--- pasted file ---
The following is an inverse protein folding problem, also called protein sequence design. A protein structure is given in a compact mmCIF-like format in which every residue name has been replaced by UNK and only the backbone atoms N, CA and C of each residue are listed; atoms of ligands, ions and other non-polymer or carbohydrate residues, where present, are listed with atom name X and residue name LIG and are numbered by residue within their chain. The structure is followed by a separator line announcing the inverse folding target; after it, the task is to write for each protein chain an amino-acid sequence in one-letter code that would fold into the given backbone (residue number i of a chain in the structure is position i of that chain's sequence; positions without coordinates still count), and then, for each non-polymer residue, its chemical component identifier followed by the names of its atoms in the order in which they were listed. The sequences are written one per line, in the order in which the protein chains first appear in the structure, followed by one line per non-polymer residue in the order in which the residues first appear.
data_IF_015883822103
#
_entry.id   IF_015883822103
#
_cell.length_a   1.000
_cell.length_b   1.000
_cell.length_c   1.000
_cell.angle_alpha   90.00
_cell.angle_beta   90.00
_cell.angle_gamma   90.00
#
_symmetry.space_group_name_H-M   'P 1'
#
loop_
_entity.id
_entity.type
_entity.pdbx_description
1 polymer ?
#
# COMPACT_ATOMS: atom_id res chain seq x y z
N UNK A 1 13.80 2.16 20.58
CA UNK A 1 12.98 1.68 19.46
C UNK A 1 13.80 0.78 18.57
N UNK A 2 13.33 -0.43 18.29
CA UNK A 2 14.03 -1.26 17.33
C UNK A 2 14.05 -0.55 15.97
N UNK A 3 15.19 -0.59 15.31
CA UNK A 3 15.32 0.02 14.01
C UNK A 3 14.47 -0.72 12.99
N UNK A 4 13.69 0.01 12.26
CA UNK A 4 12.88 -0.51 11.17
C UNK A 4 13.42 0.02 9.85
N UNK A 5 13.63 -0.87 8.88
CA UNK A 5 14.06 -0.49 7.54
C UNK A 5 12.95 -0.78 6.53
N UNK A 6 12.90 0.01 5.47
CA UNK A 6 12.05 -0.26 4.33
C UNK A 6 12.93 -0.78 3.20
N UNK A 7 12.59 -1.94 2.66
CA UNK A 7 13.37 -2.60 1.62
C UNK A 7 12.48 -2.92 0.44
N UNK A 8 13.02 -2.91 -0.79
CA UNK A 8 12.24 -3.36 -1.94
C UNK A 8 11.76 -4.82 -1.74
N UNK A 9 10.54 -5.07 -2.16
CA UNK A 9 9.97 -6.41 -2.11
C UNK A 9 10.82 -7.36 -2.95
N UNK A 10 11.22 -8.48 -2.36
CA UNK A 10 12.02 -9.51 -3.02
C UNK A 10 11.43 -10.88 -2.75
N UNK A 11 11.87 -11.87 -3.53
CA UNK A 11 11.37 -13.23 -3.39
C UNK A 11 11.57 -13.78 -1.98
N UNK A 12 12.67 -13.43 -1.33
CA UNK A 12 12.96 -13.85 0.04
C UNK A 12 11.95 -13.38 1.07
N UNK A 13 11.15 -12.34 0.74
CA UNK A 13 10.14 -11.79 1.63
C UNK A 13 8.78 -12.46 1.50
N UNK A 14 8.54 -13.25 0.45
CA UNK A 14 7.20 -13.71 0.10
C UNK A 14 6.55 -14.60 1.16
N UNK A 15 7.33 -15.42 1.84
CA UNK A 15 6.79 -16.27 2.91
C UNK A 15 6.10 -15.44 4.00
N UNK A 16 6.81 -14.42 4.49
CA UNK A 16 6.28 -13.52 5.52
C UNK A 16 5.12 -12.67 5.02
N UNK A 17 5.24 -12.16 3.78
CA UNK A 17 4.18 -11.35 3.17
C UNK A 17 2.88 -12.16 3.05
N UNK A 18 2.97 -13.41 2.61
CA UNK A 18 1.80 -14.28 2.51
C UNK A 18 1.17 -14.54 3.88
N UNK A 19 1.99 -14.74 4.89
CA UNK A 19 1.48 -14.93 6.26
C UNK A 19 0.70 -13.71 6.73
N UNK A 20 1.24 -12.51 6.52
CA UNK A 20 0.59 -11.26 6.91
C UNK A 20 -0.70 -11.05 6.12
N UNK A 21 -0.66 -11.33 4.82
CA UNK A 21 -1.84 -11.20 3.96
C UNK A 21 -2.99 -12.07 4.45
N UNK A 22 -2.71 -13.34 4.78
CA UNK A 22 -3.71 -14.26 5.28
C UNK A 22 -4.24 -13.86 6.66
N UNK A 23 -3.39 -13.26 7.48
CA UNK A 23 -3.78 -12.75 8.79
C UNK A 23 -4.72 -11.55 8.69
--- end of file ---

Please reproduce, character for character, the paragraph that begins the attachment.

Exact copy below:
The following is an inverse protein folding problem, also called protein sequence design. A protein structure is given in a compact mmCIF-like format in which every residue name has been replaced by UNK and only the backbone atoms N, CA and C of each residue are listed; atoms of ligands, ions and other non-polymer or carbohydrate residues, where present, are listed with atom name X and residue name LIG and are numbered by residue within their chain. The structure is followed by a separator line announcing the inverse folding target; after it, the task is to write for each protein chain an amino-acid sequence in one-letter code that would fold into the given backbone (residue number i of a chain in the structure is position i of that chain's sequence; positions without coordinates still count), and then, for each non-polymer residue, its chemical component identifier followed by the names of its atoms in the order in which they were listed. The sequences are written one per line, in the order in which the protein chains first appear in the structure, followed by one line per non-polymer residue in the order in which the residues first appear.